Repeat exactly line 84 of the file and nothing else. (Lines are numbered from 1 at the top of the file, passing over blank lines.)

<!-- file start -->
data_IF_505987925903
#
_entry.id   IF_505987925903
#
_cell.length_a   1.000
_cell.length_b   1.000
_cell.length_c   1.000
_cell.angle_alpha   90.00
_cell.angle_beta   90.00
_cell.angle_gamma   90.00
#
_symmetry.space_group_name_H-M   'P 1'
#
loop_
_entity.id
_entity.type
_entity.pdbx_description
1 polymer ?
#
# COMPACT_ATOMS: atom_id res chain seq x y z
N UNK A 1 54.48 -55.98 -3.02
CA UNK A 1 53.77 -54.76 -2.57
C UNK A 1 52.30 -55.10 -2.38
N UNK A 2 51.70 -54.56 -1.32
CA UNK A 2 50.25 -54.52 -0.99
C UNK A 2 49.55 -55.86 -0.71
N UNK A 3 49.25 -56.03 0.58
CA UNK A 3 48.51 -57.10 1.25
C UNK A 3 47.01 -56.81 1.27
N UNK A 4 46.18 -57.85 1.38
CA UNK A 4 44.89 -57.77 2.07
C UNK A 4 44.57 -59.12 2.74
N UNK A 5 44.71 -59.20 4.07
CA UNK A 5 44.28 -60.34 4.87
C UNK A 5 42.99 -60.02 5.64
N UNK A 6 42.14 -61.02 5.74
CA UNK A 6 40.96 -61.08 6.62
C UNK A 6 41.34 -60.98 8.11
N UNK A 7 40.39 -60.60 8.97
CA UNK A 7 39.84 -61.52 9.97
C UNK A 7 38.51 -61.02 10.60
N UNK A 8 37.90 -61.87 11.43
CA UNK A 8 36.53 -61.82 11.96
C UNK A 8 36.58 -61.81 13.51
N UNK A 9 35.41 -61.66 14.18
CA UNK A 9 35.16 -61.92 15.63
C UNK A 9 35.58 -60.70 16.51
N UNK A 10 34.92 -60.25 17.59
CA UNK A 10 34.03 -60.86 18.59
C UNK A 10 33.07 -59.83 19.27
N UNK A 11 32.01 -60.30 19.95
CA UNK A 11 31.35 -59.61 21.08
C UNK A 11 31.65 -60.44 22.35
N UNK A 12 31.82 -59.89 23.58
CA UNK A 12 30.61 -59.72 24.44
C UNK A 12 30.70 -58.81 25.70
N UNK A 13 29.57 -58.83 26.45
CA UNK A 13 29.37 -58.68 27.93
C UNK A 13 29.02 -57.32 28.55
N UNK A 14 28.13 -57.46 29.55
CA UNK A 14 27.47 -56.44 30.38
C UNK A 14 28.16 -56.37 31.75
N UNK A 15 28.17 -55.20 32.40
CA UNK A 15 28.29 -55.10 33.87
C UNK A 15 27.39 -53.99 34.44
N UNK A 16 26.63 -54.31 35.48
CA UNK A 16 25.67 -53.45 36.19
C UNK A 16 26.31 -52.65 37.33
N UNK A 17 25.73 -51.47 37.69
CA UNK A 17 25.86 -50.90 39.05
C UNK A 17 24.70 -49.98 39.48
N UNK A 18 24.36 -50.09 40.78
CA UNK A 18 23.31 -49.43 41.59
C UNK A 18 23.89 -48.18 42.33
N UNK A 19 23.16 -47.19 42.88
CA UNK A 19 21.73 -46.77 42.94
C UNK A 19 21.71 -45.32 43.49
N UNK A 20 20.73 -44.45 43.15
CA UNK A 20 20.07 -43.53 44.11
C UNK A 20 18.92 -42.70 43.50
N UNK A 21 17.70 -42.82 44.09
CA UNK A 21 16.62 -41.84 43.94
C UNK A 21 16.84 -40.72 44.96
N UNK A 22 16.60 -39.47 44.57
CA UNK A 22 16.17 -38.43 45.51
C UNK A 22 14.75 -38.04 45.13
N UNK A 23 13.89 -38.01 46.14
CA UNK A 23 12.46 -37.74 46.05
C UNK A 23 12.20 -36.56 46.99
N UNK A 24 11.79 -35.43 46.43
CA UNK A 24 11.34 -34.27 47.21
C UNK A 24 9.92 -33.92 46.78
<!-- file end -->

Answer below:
N UNK A 22 16.60 -39.47 44.57